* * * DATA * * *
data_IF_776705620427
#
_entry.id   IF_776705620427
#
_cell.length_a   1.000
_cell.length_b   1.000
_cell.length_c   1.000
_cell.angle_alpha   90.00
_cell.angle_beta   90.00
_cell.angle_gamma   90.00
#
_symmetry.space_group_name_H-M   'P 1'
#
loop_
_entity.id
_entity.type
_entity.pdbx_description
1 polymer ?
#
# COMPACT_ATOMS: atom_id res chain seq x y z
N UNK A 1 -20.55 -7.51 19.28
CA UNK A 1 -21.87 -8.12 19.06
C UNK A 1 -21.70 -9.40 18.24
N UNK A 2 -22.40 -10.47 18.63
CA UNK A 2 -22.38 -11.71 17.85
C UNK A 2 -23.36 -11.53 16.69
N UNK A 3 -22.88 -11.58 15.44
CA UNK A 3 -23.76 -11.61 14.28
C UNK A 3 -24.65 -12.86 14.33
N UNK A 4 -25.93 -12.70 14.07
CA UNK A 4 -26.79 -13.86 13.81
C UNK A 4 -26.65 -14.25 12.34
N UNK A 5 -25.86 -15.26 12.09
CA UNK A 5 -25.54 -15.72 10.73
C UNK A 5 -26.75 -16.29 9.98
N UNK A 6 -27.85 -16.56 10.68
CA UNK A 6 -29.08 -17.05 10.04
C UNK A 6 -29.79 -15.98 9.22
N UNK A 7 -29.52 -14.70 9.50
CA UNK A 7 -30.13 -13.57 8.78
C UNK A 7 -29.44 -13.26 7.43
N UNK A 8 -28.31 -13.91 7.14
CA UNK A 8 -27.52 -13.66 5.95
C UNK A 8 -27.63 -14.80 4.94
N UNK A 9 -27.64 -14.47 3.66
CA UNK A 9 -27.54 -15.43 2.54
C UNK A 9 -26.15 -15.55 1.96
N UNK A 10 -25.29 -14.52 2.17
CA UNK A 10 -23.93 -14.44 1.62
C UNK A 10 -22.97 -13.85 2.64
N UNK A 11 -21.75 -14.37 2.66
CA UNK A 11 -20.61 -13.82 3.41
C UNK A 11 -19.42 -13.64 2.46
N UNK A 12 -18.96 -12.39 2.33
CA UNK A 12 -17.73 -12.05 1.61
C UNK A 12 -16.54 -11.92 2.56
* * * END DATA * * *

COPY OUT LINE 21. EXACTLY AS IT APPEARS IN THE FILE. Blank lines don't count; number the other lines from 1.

N UNK A 1 -20.55 -7.51 19.28